Analysis and Commentary

Stock market investors look to Micro-X to lift sales

Analysis and Commentary

By Peter Roberts

Technology shares especially for start-ups have been shunned by investors for months now, but until the past week Adelaide cold cathode X-ray machine manufacturer Micro-X had weathered the storm better than most.

However in the past week the market marked down the company’s shares, delivering a warning that it is becoming impatient with slow progress in turning the company’s genuinely world-leading technologies into sales.

Shares were at a high around 41 cent a year ago and had fallen to 30 cents late last year before plunging to close at 16.5 cents on Friday.

Looking at the company’s results for the six months to December released on Friday the stand out figure for investors in these uncertain times is that of revenue – sales of $1.4 million of mobile X-ray machines in the six months, a figure that to some eyes would look rather static over time.

Other income of $2.8 million came in the form of $1.7 million in R&D tax refunds, $500,000 of an $8 million contract received from the Australian Stroke Alliance and $200,000 received from a similarly sized contract from the US Department of Homeland Security.

These two contracts represent part of the potential upside of Micro-X’s position as the first and only company to be able to produce a lightweight, low-power consumption X-ray emitter from an array of carbon fibre nanotubes.

The stroke alliance is funding development of a cheap, portable CT stroke imager for ambulances while homeland security is backing an airport passenger checkpoint imager – both of which coulkd be transformative for Micro-X.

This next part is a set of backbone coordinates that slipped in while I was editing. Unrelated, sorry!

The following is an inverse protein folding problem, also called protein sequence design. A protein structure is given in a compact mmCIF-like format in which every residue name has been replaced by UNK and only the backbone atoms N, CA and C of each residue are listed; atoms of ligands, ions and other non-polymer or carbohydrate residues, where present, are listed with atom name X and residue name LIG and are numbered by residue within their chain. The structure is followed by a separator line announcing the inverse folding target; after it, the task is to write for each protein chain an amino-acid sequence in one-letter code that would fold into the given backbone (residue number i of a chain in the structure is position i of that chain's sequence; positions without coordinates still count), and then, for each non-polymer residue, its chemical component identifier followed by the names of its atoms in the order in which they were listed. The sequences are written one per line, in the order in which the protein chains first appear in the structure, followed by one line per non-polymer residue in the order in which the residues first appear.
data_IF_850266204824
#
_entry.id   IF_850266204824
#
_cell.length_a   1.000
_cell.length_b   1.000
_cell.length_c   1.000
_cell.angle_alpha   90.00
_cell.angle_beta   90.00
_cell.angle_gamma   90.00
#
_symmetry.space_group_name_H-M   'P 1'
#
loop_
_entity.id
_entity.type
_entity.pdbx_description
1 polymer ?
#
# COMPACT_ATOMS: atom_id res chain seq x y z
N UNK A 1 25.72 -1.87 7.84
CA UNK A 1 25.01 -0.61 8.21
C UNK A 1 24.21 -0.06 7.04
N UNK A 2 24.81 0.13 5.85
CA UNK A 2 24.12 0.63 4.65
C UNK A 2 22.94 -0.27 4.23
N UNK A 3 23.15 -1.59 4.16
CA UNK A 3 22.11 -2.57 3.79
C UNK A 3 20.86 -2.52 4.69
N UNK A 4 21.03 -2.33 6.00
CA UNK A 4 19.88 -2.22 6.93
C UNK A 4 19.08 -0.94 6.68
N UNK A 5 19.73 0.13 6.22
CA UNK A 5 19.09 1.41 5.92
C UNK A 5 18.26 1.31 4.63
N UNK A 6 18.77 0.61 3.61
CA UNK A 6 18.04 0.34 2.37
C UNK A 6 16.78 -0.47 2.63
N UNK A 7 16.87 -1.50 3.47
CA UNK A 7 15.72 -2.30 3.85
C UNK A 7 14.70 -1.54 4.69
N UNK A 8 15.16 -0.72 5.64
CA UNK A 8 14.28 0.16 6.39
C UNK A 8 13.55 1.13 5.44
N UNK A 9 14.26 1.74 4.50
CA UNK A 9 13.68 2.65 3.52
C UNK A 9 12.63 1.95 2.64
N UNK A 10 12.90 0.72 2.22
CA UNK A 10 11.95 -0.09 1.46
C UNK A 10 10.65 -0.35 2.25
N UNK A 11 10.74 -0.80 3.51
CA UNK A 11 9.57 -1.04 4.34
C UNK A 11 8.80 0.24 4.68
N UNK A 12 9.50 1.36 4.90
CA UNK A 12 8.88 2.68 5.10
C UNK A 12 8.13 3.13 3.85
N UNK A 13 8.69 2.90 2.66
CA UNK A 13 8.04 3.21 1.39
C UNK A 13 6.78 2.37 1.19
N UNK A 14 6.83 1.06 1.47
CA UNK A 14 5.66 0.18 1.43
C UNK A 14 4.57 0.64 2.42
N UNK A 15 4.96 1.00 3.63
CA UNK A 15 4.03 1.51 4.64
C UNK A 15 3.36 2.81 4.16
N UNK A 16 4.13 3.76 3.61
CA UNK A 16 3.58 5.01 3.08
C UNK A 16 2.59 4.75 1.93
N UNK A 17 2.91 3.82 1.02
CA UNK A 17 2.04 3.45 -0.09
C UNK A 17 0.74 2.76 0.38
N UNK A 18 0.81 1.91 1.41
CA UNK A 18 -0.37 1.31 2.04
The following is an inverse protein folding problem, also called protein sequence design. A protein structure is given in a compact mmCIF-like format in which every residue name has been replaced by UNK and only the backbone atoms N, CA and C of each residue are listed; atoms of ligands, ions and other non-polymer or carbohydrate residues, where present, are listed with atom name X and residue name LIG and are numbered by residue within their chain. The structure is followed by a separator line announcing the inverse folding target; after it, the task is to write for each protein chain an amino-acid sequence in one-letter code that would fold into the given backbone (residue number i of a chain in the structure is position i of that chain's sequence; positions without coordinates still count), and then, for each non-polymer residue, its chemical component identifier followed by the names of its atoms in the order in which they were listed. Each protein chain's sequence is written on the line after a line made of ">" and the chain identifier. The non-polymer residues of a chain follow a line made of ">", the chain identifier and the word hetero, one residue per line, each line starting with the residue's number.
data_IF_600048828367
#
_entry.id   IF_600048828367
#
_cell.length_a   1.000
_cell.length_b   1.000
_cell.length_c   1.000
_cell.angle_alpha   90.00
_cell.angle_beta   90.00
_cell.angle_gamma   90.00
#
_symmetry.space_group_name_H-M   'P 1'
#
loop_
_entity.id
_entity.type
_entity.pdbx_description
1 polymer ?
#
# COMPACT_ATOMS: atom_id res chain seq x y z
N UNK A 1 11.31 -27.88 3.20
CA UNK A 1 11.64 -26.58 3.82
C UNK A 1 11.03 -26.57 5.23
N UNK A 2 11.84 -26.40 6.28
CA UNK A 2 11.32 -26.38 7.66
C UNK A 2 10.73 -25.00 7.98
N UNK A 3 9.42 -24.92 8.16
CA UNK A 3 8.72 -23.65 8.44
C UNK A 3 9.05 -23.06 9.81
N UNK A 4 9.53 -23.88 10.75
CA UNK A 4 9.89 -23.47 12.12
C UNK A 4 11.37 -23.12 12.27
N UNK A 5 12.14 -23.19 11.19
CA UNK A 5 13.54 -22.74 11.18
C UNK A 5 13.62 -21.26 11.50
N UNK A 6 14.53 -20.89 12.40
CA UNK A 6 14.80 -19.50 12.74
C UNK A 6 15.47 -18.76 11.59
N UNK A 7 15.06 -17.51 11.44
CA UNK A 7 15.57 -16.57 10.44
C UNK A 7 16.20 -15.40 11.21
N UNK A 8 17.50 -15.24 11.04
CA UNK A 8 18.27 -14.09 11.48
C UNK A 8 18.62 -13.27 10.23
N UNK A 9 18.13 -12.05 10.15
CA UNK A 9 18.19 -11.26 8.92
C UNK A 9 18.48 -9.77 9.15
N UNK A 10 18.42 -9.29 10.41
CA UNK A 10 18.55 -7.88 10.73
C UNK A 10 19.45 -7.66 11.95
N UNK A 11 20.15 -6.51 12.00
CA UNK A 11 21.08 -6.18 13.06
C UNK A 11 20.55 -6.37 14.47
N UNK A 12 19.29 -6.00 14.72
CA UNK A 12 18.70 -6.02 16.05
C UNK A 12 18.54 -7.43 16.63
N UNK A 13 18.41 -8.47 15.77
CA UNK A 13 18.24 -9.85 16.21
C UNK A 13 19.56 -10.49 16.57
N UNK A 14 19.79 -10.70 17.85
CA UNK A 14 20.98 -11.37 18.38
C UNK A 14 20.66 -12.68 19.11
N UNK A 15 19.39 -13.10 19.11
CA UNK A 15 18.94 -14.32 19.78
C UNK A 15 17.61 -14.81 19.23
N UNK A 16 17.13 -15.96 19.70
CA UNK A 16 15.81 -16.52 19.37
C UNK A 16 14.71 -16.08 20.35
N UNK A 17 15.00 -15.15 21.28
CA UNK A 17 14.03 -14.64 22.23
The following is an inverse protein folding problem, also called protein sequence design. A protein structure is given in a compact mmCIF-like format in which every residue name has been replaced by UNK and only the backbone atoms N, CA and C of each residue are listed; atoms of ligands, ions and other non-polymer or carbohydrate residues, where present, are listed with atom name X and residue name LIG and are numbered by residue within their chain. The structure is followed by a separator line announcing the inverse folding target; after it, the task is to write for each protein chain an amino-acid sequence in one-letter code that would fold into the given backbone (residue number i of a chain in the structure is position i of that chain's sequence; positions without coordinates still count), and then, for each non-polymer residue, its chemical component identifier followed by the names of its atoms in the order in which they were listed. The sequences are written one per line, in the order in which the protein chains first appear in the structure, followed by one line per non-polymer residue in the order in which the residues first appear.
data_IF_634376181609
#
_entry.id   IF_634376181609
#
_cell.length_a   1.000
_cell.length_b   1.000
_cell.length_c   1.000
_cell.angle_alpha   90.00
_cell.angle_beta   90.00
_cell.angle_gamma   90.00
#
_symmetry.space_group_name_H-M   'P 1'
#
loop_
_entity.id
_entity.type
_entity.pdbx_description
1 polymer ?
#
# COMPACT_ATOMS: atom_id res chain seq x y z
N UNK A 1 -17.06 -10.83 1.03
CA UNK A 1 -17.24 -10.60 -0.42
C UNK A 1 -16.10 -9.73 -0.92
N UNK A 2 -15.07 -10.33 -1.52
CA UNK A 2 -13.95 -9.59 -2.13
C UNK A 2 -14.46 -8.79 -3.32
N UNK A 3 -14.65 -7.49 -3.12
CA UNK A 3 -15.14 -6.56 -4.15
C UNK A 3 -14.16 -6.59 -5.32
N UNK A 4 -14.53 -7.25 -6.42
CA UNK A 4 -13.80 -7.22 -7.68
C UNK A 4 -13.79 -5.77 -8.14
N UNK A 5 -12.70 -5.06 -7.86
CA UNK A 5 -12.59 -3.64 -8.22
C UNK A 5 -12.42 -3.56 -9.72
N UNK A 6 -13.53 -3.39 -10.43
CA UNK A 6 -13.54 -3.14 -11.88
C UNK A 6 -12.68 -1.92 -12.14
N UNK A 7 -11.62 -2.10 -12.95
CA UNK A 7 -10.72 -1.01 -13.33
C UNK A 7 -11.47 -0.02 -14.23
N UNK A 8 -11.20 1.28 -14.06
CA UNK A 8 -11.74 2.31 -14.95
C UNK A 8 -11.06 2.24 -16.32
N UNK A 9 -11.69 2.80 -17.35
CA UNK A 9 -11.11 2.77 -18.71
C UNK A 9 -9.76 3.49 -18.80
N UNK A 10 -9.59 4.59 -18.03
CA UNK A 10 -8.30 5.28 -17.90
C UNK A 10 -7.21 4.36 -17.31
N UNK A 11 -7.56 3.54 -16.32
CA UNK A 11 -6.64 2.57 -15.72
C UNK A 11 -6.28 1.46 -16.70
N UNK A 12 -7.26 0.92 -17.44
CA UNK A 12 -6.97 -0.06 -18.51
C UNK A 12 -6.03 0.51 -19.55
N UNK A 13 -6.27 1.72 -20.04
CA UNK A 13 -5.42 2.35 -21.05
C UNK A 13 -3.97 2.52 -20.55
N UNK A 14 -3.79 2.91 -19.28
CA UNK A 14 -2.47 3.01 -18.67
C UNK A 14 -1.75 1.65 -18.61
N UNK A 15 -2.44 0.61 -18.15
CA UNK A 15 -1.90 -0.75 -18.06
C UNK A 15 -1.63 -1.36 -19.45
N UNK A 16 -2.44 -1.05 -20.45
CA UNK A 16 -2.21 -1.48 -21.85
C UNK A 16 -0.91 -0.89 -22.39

The company also is close to launching a man-portable improvised explosive device (IED) X-ray Camera that will transform military and security services’ ability to detect IEDs at a distance (pictured).

Stand-Off imaging capability in the device uses backscatter imaging technology to detect threats such as bombs, drugs, and other organic material. This is another potentially transformative product.

It is true that the company has spent big in the past year on sales and marketing, appointing its own sales staff internationally to sell its Rover portable X-ray machines for civilian, and potentially military use.

Until recently the company did not control its own sales channels with a third party company Carestream marketing its devices as the Nano.

They new staff have been busy at numerous international expos where the company’s own-branded products have received an enthusiastic response.

There is certainly lots of promise in Micro-X, but with an election looming and bombs falling, investors are increasingly looking to sales and profits.

The author has a financial interest in Micro-X.

Picture: Micro-X

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